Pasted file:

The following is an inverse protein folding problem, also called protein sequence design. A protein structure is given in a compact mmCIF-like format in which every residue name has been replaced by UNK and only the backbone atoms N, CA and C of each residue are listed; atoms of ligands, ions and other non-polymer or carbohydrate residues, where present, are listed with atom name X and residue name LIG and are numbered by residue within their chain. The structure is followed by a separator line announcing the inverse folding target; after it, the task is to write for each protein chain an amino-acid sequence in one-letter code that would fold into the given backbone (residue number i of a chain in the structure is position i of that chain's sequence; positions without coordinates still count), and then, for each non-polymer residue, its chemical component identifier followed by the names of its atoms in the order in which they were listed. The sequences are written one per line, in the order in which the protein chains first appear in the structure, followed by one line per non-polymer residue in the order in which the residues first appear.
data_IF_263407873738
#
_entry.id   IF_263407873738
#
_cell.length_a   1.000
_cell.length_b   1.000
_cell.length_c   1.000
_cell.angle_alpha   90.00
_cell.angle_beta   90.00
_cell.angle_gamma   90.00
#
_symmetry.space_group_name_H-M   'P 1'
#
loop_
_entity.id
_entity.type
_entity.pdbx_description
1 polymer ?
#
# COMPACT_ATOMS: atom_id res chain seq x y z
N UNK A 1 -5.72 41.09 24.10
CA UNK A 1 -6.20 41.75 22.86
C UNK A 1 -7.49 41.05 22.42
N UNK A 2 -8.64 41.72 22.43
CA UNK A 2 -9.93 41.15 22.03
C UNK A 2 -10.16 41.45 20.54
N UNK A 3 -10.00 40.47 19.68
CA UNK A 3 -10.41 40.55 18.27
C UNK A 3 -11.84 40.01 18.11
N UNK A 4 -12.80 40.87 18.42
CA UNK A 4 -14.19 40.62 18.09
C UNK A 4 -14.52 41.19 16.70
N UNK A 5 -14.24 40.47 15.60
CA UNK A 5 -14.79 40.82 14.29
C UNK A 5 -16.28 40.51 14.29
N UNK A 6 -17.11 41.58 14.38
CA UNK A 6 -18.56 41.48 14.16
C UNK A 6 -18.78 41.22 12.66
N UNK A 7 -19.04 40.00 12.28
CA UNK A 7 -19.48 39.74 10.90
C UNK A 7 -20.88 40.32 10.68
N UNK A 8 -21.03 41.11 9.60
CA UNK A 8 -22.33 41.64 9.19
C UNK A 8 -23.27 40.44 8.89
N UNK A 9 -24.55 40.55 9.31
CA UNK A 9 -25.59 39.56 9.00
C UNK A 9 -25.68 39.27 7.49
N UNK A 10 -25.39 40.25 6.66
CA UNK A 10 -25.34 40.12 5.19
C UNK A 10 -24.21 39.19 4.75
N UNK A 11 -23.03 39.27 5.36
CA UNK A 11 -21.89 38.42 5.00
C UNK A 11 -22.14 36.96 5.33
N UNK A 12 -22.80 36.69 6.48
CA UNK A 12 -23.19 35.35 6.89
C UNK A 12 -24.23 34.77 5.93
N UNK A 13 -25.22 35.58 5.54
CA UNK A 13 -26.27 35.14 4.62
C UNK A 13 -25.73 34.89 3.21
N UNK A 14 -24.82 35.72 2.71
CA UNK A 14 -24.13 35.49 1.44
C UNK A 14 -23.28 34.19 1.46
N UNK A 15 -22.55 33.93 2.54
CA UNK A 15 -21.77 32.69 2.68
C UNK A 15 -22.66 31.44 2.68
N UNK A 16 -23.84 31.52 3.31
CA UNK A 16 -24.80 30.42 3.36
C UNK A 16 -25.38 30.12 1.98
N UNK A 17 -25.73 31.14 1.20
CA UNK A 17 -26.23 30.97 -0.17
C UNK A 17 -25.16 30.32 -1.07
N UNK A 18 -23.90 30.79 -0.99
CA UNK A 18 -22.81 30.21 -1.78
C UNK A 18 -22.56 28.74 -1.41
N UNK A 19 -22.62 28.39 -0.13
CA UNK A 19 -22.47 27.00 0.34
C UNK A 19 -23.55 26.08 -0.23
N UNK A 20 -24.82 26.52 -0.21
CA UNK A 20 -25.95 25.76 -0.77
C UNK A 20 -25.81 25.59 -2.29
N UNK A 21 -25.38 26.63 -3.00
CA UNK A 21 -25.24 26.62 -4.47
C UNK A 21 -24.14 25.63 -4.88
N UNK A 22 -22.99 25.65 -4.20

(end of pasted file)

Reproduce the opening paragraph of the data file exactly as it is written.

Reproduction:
The following is an inverse protein folding problem, also called protein sequence design. A protein structure is given in a compact mmCIF-like format in which every residue name has been replaced by UNK and only the backbone atoms N, CA and C of each residue are listed; atoms of ligands, ions and other non-polymer or carbohydrate residues, where present, are listed with atom name X and residue name LIG and are numbered by residue within their chain. The structure is followed by a separator line announcing the inverse folding target; after it, the task is to write for each protein chain an amino-acid sequence in one-letter code that would fold into the given backbone (residue number i of a chain in the structure is position i of that chain's sequence; positions without coordinates still count), and then, for each non-polymer residue, its chemical component identifier followed by the names of its atoms in the order in which they were listed. The sequences are written one per line, in the order in which the protein chains first appear in the structure, followed by one line per non-polymer residue in the order in which the residues first appear.